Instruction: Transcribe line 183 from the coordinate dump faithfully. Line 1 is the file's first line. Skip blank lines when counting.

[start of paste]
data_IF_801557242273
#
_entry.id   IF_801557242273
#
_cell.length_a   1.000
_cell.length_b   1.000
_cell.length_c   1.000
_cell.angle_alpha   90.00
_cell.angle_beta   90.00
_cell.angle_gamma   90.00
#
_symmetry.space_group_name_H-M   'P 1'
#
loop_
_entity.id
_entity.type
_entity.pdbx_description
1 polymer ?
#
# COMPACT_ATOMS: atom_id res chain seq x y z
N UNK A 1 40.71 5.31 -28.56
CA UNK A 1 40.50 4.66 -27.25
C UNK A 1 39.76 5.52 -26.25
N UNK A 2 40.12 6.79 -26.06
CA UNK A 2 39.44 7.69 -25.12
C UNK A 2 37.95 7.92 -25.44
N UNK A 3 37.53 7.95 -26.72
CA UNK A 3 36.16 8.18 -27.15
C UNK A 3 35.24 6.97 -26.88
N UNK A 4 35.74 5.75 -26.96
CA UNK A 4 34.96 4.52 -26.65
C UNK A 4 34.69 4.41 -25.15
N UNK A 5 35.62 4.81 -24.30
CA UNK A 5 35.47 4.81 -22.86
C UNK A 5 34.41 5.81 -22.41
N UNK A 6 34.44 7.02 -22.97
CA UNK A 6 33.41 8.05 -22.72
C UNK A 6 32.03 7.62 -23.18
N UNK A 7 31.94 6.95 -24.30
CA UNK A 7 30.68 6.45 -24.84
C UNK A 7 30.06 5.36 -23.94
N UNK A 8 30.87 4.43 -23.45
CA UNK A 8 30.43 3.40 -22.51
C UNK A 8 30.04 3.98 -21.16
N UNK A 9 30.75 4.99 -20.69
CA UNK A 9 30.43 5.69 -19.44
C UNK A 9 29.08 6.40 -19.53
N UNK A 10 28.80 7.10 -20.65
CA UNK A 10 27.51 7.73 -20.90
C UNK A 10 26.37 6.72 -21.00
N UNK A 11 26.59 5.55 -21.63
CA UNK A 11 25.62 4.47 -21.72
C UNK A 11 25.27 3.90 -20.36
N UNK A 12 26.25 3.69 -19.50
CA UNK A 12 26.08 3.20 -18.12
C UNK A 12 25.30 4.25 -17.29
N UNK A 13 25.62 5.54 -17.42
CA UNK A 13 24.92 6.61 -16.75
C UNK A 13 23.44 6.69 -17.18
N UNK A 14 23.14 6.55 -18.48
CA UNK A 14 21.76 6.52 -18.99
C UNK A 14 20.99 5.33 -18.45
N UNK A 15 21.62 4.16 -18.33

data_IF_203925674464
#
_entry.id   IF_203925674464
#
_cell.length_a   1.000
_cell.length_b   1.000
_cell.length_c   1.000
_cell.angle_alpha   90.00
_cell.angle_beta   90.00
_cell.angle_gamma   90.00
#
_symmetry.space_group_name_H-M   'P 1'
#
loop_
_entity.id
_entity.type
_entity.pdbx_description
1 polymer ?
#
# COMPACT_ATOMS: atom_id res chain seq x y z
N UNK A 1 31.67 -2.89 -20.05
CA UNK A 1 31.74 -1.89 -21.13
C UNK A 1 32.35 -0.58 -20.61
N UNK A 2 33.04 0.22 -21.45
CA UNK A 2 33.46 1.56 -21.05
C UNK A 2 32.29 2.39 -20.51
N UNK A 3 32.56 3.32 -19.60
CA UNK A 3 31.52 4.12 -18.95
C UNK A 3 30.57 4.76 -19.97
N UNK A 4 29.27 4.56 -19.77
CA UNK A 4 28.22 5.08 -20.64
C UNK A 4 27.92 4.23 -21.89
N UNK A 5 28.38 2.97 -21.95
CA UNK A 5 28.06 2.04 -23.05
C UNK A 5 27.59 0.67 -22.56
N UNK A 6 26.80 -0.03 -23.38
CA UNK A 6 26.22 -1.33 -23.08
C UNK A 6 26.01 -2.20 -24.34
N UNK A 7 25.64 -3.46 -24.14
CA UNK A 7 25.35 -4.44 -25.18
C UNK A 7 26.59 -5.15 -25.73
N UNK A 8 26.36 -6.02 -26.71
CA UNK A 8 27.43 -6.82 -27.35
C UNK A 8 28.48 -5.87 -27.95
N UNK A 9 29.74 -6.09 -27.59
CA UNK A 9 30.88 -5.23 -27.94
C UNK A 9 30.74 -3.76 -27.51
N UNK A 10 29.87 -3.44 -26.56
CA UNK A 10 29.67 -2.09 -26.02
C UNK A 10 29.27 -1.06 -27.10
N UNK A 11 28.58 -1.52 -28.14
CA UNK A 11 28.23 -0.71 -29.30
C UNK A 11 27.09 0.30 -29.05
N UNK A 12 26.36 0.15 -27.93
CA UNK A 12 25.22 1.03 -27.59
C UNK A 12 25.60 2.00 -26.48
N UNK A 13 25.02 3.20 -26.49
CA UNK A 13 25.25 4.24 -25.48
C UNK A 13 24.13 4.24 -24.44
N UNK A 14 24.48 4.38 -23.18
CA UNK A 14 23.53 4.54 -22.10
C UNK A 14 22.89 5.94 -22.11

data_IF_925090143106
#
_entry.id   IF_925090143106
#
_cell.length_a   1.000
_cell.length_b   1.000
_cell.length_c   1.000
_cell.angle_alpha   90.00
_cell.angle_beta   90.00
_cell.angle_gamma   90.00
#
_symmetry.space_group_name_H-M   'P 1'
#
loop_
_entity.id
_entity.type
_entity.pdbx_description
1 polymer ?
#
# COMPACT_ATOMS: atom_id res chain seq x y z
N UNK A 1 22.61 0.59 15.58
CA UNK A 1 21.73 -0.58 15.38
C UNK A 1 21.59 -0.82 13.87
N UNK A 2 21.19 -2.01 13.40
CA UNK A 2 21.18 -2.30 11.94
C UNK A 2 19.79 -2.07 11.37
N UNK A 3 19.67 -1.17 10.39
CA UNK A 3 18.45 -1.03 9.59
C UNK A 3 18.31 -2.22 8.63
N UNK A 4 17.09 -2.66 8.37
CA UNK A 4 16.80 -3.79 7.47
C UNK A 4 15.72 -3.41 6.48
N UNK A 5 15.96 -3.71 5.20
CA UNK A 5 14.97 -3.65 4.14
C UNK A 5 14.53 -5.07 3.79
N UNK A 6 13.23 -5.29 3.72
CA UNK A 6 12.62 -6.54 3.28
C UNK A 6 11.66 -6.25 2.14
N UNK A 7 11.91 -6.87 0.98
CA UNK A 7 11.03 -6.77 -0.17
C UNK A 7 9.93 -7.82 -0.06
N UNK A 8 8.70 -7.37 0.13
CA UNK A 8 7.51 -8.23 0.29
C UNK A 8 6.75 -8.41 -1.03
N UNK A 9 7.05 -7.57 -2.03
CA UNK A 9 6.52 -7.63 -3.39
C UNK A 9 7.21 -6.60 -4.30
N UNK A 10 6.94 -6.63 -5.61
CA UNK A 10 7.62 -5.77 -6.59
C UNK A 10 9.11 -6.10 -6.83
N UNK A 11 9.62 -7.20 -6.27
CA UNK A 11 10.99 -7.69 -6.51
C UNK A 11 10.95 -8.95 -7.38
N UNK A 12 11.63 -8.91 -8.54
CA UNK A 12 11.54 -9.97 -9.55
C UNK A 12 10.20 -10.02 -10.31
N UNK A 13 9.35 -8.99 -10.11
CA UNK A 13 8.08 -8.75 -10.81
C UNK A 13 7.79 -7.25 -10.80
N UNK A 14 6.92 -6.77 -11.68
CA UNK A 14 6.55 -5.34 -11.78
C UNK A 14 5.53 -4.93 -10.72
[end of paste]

CA UNK A 13 8.08 -8.75 -10.81